After co-founding Classical America in 1968, Reed’s attention turned especially to the detailed documentation of major works of classical architecture, notably the New York Public Library’s main building, as well as the publication of guidebooks to the historic architecture of the city. His The New York Public Library: Its Architecture and Decoration was updated in 2011 by Francis Morrone and stands as a vital reference work for the future preservation of this building.

Reed’s walking tour notes, correspondence, and other papers have been archived at the Avery Architectural and Fine Arts Library of Columbia University and for years to come will provide a rich resource for further investigation of a key figure in New York City’s historic preservation movement.

  • Henry Hope Reed Papers
    Avery Drawings & Archives
    Avery Architectural & Fine Arts Library
    Columbia University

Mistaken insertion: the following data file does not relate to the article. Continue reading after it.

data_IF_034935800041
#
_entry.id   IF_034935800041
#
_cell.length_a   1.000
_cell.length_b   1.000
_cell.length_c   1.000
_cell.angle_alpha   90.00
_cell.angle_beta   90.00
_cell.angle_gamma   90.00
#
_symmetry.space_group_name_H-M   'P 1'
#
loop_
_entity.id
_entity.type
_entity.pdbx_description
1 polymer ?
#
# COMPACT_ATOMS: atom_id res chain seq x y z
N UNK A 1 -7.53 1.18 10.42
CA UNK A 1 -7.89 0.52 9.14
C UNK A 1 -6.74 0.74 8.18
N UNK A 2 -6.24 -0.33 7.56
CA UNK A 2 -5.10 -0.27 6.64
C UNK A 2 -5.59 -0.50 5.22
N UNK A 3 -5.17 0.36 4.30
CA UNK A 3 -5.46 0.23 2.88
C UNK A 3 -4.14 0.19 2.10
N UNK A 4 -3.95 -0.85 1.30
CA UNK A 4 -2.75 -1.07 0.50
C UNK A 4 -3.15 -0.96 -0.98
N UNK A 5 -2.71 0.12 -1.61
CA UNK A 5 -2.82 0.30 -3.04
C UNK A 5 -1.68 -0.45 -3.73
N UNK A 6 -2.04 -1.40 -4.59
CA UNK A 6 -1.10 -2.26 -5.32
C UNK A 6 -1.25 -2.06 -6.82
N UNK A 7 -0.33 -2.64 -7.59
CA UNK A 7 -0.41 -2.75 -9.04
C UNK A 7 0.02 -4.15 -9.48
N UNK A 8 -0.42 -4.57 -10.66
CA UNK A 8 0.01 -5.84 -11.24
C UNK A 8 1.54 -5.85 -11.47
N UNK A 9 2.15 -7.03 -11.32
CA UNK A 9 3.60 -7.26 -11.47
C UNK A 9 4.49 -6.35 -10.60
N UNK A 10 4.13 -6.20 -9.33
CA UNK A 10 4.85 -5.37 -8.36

New York, NY 10027

  • Oral History with Henry Hope Reed (available upon request)
  • New York Preservation Archive Project
  • 174 East 80th Street
  • New York, NY 10075
  • Tel: (212) 988-8379
  • Email: [email protected]
  1. 
Bruce Weber, “Henry Hope Reed, 97, Historian, Is Dead,” The New York Times, 3 May 2013; Francis Morrone, “How Henry Hope Reed Saved Architecture,” New York Sun, 1 August 2005. Article retrieved 9 March 2016 
  2. 
Francis Morrone, Personal communication, 10 June 2013.
  3. 
Richard H. Driehaus, “Reflections,” in The Richard H. Driehaus Prize: Quinlan Terry (South Bend: The University of Notre Dame School of Architecture, 2005).
  4. 
Henry Hope Reed and Christopher Tunnard, American Skyline: The Growth and Form of Our Cities and Towns (Cambridge: The Riverside Press, 1955).
  5. 
Henry Hope Reed, The Golden City (Garden City: Doubleday, 1959).
  6. 
Henry Hope Reed, The Golden City, 2nd ed. (New York: W.W. Norton, 1971).
  7. 
Ibid, page 83.
  8. 
Charles Lockwood, “Dialogue Classicism: An Interview with Paul Gunther,” Urban Land Vol. 66, No. 11–12 (November 2007): pages 40–45